In addition to people living in homes protected with fire sprinklers, HFSC and the OSFM encourage members of the home building industry, real estate professionals and fire departments to view the video and share with those living with fire sprinklers.
The entire "Living With Home Fire Sprinklers in California" video can be found at: This educational video was produced through funding from Tyco Fire Protection Products and Advanced Automatic Sprinklers.
About Home Fire Sprinkler Coalition (HFSC):
 The nonprofit Home Fire Sprinkler Coalition (HFSC) is a national, 501(c)(3) charitable organization focused solely on educational outreach. It is the leading resource for independent, noncommercial information about residential fire sprinkler systems. Visit HFSC at   
SOURCE Home Fire Sprinkler Coalition
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Monday, June 25, 2012

Developers oppose fire sprinklers in Iowa

The issue of weighing fire safety measures against affordable residential development has fire officials and builders at odds in Waukee and Johnston, where the city councils are reviewing and updating fire codes.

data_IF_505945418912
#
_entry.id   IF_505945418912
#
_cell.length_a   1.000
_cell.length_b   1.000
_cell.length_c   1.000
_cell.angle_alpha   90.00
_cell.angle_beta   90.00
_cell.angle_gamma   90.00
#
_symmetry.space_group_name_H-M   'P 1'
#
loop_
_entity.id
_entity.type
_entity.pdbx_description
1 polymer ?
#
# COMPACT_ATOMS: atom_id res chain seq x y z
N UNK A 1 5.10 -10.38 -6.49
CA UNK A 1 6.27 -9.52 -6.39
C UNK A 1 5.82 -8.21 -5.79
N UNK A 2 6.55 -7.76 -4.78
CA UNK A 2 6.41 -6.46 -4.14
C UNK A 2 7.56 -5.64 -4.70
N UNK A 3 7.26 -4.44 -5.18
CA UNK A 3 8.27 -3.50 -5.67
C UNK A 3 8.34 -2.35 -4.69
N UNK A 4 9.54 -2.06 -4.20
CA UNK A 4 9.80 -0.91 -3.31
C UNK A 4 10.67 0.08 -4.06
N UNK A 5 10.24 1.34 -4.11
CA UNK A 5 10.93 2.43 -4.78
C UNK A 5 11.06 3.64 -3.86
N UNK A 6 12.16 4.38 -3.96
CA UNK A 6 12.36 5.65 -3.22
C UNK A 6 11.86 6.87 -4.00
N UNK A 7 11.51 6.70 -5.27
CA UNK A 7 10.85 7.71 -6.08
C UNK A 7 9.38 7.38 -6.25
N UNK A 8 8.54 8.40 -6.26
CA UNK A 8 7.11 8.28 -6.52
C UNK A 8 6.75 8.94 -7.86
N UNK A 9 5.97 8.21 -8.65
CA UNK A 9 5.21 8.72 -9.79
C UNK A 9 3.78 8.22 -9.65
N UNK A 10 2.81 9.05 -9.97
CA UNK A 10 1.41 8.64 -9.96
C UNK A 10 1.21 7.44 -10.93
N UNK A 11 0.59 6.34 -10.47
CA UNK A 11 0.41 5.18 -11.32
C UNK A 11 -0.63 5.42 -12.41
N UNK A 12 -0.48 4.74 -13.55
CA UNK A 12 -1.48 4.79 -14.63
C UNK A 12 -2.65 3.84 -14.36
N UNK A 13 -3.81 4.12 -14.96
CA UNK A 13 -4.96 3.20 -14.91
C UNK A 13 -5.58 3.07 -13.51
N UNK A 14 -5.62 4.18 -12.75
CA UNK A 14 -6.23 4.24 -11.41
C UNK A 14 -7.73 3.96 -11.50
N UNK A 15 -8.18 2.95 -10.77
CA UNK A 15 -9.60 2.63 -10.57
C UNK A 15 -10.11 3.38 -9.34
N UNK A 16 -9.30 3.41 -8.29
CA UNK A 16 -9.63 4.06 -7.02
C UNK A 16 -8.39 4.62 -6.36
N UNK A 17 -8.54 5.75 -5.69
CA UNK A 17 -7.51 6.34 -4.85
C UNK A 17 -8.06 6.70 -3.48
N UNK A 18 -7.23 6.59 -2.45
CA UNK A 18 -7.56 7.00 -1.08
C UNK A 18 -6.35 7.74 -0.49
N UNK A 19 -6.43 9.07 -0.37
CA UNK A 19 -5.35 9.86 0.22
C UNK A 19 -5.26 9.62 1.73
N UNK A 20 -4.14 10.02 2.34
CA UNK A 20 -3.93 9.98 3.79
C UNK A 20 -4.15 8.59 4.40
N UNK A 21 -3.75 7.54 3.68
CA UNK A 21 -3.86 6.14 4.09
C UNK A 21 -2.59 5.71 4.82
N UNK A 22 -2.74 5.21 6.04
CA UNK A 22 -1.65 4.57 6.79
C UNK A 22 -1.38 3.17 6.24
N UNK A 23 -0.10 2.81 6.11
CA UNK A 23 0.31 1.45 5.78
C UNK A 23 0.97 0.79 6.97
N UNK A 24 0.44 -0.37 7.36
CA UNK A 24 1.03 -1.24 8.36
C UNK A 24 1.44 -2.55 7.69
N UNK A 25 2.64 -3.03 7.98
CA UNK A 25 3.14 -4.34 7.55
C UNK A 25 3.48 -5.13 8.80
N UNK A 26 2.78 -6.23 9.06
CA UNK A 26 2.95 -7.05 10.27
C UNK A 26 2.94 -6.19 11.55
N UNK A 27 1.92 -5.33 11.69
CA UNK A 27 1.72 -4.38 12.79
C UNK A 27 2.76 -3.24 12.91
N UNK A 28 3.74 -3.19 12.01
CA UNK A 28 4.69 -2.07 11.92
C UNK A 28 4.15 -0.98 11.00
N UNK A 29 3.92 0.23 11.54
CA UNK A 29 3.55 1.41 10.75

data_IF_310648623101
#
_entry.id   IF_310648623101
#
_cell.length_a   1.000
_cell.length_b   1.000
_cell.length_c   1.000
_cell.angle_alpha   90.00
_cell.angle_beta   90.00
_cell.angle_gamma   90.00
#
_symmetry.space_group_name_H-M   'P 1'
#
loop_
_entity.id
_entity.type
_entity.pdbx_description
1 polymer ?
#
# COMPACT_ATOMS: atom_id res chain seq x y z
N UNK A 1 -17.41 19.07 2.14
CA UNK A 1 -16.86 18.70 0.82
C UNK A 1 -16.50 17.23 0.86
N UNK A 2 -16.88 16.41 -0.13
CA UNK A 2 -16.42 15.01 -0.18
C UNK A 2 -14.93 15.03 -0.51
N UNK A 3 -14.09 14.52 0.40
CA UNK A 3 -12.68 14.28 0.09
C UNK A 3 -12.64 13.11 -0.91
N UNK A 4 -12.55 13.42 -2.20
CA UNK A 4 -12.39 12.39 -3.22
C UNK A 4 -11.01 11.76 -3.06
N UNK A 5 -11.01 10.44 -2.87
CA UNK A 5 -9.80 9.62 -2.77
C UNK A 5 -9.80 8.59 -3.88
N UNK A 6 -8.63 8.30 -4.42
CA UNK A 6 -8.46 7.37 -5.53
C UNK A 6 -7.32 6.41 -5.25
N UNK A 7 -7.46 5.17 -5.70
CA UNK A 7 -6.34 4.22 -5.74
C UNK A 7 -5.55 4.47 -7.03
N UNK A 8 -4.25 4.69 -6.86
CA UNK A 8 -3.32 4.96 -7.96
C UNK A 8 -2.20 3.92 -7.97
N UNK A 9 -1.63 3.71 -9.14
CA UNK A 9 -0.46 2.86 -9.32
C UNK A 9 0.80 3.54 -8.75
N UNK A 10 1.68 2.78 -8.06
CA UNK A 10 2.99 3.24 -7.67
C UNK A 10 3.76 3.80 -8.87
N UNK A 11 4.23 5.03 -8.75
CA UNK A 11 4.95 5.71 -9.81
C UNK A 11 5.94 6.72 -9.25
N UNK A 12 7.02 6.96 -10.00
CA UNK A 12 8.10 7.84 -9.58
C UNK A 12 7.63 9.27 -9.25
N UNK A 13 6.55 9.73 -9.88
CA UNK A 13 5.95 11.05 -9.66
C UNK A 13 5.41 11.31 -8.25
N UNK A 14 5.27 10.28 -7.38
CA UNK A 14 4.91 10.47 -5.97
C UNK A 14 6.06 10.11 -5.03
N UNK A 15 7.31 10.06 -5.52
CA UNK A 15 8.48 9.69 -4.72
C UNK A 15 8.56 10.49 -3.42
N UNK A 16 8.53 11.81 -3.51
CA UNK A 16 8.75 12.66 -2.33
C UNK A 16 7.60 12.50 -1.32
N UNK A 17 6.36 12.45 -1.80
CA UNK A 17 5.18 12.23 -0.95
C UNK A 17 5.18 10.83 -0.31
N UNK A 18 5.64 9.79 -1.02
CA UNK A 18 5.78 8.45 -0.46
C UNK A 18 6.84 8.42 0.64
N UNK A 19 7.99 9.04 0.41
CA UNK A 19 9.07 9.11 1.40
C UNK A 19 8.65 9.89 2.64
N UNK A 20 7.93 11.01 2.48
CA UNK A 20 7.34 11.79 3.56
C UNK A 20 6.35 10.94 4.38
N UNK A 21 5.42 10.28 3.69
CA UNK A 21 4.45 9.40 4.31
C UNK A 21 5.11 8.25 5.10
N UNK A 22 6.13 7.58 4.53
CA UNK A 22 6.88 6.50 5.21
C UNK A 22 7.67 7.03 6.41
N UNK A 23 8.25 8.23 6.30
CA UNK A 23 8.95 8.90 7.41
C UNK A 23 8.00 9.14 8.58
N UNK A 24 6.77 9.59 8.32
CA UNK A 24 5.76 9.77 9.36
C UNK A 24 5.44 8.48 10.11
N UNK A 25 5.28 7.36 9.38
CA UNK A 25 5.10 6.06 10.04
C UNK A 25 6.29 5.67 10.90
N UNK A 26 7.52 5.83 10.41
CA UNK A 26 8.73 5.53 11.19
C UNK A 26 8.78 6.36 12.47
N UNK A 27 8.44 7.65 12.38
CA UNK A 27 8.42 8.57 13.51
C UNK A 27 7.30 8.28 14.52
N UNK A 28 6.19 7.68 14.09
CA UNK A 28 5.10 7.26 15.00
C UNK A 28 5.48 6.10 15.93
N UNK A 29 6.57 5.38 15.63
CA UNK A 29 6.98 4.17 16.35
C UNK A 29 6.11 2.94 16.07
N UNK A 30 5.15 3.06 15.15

On one side are the fire chiefs who say that requiring sprinkler systems in townhouses is essential to keeping the residents safe. On the other is the Home Builders Association of Greater Des Moines and developers, who argue the systems are unnecessary and raise building costs, which ultimately come down on buyers.
The issue attracted statewide attention in late 2009 and early 2010, when the Iowa Legislature removed a portion of the state’s updated building code that would have required sprinklers in all single- and double-family houses — a measure that was a controversial part of the 2009 International Fire Code.
Growth in Waukee makes it the right time for the city to adopt the 2009 version of the International Fire Code, Fire Chief Clint Robinson said. The City Council passed the first two readings of the updated fire code.
The new code, if passed by the council, would require any townhouse development of 8,000 square feet or more to install a sprinkler system.
Johnston instituted the 8,000-square-foot requirement for townhomes in 2006. The city is also updating its building codes to include the 2009 international codes, and the homebuilders association hopes to see the requirement removed.